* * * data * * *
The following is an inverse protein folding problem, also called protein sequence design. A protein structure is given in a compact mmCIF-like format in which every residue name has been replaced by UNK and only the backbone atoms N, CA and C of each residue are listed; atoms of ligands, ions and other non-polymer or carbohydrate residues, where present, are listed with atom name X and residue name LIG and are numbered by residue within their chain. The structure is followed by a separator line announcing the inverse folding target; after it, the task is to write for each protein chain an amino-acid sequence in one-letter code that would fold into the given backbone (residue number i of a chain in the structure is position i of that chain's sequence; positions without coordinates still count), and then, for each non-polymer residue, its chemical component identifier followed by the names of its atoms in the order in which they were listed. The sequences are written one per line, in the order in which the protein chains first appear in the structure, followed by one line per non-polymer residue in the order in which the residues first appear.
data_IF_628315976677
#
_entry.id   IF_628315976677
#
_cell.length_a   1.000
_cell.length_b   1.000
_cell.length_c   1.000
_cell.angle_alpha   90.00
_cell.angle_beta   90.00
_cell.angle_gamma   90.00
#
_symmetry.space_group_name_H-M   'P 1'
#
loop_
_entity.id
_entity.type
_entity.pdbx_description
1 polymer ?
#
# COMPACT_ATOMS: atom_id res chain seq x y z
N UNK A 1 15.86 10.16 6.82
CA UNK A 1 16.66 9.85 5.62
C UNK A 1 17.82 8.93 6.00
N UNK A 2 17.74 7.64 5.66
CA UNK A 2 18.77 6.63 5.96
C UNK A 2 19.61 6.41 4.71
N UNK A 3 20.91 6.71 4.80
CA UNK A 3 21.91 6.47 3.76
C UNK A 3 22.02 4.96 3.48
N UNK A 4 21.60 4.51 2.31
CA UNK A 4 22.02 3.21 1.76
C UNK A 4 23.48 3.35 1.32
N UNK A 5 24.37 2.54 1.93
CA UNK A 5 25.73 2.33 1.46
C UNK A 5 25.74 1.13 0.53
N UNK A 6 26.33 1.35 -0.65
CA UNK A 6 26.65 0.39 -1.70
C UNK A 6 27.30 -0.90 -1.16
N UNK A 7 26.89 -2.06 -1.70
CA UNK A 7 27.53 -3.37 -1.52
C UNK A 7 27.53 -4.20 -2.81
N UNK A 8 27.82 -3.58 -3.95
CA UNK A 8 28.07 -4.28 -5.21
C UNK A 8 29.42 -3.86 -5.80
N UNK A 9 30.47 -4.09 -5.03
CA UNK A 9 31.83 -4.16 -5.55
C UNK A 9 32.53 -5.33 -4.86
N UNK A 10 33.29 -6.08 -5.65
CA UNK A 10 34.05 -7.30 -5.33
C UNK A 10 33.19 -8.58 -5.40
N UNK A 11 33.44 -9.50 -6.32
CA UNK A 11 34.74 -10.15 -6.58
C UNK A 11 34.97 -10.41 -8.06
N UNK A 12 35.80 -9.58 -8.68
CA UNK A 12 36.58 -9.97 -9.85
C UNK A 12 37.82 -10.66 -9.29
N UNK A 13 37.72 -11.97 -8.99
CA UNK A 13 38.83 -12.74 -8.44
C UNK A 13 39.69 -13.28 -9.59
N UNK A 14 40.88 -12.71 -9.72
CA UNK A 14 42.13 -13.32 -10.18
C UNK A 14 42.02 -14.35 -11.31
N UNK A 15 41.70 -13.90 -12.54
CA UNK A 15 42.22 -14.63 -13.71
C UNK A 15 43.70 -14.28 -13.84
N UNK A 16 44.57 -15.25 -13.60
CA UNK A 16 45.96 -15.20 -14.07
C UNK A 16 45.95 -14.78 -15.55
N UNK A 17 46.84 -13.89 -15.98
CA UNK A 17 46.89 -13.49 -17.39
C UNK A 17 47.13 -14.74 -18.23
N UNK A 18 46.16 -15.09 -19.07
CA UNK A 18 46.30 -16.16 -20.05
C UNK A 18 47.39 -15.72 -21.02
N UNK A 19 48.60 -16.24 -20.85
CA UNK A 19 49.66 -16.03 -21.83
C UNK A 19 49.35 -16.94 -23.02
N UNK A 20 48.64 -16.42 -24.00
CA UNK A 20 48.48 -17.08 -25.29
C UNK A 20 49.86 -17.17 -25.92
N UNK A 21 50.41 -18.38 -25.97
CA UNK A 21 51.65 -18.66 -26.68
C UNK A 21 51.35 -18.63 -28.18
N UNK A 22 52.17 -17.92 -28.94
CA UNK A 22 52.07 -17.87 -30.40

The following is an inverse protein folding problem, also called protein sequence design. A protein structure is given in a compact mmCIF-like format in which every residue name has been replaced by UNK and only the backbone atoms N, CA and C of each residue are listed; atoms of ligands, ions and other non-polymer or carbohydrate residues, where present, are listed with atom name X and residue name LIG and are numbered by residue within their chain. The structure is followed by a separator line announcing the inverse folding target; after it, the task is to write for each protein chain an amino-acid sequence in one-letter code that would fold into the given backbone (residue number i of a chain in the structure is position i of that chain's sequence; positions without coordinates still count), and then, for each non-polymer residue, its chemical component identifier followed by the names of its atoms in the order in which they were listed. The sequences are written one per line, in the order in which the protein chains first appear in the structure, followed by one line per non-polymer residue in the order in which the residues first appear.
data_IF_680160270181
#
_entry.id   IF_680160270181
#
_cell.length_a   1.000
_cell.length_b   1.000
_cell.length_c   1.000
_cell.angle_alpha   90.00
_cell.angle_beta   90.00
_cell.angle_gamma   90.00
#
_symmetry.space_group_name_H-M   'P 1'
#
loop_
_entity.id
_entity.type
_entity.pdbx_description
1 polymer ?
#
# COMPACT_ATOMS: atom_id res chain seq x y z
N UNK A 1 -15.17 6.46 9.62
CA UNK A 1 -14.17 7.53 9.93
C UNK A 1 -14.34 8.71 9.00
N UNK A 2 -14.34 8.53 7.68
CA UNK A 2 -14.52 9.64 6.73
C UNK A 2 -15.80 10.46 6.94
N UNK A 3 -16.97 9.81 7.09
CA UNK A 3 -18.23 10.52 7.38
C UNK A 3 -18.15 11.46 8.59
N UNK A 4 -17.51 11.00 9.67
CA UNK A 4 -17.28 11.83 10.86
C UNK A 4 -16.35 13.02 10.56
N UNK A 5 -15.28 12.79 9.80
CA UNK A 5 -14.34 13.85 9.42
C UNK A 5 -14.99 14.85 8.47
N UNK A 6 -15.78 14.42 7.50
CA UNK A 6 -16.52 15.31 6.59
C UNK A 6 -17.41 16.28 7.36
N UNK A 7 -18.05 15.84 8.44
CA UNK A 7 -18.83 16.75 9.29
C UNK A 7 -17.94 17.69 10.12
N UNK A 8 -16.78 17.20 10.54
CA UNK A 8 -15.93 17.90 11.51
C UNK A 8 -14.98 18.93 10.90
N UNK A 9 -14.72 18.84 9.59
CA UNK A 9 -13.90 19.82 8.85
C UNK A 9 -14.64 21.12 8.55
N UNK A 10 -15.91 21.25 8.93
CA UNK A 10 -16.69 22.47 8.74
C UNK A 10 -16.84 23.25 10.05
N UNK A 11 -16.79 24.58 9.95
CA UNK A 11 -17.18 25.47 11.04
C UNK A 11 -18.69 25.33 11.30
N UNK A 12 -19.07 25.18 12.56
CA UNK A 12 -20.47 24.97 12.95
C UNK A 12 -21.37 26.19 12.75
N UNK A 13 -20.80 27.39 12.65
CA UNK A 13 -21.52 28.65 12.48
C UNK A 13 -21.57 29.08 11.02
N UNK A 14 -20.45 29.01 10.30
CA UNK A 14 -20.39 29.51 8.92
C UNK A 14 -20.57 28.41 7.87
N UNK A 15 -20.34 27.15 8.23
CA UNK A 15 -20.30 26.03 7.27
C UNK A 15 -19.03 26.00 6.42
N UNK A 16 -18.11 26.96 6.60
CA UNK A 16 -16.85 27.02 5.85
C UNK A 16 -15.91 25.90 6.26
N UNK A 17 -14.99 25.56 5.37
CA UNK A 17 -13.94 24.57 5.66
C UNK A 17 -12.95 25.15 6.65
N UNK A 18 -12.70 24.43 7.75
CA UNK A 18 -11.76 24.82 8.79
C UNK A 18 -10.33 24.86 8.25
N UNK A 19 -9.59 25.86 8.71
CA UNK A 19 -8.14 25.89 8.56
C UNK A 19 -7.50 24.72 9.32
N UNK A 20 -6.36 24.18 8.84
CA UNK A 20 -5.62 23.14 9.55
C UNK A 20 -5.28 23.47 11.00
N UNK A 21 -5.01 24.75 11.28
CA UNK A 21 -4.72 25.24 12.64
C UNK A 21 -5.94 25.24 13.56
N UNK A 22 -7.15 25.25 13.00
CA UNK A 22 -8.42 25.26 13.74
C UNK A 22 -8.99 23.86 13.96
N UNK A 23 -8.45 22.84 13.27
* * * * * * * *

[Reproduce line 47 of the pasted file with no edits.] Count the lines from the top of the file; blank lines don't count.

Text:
CA UNK A 9 31.83 -4.16 -5.55